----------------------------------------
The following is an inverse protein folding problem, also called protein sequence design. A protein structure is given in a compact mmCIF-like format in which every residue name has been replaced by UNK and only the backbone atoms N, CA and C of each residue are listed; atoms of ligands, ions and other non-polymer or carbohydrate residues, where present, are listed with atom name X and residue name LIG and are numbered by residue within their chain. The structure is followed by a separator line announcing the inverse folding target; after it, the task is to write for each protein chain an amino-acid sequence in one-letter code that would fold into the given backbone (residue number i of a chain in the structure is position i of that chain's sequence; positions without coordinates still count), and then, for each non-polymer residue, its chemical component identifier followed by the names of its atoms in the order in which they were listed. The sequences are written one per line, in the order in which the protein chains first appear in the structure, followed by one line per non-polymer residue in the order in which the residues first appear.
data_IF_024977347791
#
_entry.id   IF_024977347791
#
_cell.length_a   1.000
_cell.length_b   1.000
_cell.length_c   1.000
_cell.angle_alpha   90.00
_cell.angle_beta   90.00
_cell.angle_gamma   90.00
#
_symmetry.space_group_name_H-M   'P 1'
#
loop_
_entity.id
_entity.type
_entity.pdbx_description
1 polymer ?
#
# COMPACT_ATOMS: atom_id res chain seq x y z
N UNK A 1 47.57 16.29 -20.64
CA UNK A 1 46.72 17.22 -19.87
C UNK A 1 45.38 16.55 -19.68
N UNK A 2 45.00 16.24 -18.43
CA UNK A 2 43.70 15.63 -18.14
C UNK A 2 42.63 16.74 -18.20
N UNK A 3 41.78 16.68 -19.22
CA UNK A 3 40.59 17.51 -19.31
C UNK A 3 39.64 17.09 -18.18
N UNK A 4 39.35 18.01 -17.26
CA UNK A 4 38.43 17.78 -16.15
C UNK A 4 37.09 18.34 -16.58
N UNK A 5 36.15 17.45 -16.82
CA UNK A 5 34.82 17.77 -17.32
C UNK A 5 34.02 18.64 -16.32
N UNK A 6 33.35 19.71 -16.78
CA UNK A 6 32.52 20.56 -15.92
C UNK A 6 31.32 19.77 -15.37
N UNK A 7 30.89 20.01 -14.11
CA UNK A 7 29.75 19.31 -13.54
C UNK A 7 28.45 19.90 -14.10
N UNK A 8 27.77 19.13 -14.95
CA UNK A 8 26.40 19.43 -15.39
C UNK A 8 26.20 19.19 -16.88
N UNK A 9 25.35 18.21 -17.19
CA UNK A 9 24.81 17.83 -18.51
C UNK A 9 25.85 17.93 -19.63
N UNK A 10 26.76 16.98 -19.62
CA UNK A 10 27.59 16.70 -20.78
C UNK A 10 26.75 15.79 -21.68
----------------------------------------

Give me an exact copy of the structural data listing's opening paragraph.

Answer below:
The following is an inverse protein folding problem, also called protein sequence design. A protein structure is given in a compact mmCIF-like format in which every residue name has been replaced by UNK and only the backbone atoms N, CA and C of each residue are listed; atoms of ligands, ions and other non-polymer or carbohydrate residues, where present, are listed with atom name X and residue name LIG and are numbered by residue within their chain. The structure is followed by a separator line announcing the inverse folding target; after it, the task is to write for each protein chain an amino-acid sequence in one-letter code that would fold into the given backbone (residue number i of a chain in the structure is position i of that chain's sequence; positions without coordinates still count), and then, for each non-polymer residue, its chemical component identifier followed by the names of its atoms in the order in which they were listed. The sequences are written one per line, in the order in which the protein chains first appear in the structure, followed by one line per non-polymer residue in the order in which the residues first appear.